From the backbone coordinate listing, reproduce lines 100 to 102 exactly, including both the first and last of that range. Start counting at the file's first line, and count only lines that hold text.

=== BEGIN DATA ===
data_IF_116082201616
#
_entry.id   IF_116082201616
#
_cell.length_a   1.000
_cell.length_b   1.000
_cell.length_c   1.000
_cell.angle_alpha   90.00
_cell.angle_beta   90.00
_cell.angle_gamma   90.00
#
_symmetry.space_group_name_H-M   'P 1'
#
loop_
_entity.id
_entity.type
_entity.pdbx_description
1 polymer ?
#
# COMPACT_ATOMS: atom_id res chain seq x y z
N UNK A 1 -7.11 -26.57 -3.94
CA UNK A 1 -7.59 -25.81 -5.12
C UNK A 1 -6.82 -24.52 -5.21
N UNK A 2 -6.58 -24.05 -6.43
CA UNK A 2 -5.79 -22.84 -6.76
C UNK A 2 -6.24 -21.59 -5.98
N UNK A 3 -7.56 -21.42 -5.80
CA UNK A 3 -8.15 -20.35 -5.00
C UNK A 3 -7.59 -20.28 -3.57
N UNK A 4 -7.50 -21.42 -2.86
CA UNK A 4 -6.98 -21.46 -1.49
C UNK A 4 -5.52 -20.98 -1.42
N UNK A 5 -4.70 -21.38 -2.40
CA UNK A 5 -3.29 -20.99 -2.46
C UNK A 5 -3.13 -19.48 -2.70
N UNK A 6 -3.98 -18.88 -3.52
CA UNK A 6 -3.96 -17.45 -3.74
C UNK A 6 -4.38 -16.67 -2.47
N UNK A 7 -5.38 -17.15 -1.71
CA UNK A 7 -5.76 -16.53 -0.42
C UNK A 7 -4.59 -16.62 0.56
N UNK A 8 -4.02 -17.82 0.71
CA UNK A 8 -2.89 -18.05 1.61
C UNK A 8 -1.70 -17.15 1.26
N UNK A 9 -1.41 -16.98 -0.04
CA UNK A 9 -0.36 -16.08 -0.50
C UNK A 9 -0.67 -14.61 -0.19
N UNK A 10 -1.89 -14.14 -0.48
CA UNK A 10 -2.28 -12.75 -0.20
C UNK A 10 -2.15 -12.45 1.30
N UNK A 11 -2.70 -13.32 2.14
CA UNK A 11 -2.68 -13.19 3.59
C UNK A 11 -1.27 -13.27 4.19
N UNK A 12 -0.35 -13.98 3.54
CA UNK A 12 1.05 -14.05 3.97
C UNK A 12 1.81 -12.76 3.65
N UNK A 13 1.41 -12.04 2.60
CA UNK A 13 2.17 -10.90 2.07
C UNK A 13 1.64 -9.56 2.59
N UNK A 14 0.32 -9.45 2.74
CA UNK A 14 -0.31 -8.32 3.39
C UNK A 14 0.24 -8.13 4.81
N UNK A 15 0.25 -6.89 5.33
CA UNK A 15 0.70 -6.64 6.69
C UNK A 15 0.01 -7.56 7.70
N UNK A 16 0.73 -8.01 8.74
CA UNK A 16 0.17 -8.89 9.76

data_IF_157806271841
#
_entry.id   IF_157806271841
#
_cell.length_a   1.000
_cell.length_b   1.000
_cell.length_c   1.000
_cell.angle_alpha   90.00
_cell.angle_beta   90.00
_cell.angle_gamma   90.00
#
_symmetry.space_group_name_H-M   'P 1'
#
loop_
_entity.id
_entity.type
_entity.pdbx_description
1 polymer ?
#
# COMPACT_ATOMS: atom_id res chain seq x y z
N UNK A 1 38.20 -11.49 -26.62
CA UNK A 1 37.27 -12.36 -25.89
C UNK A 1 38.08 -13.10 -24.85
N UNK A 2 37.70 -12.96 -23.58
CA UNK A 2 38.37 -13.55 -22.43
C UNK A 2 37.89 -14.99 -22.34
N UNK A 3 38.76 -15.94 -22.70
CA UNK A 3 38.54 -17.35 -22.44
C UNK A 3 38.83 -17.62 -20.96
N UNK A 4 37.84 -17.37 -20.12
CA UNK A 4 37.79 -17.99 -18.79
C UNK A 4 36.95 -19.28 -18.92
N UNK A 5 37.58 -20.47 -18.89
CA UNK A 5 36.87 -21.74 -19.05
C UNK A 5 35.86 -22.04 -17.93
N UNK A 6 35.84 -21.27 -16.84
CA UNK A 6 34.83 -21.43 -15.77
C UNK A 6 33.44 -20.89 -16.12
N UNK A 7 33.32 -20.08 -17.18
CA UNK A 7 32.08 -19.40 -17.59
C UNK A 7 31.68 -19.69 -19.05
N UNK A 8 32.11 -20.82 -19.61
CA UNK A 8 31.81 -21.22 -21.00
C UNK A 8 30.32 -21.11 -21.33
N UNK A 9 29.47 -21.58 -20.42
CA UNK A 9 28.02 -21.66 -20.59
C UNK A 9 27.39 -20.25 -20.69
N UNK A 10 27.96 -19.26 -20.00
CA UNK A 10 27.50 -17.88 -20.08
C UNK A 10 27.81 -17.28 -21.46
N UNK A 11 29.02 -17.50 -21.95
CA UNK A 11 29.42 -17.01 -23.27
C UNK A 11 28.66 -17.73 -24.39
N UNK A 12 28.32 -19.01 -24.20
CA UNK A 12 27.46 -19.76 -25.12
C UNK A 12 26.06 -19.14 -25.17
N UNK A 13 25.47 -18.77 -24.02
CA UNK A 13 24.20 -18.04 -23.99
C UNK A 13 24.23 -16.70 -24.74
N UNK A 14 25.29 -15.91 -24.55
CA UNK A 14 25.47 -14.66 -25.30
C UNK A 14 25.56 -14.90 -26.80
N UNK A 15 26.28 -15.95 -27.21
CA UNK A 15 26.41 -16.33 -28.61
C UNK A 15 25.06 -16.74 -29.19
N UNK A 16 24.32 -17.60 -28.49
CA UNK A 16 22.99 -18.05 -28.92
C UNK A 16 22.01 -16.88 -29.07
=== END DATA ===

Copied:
N UNK A 5 37.58 -20.47 -18.89
CA UNK A 5 36.87 -21.74 -19.05
C UNK A 5 35.86 -22.04 -17.93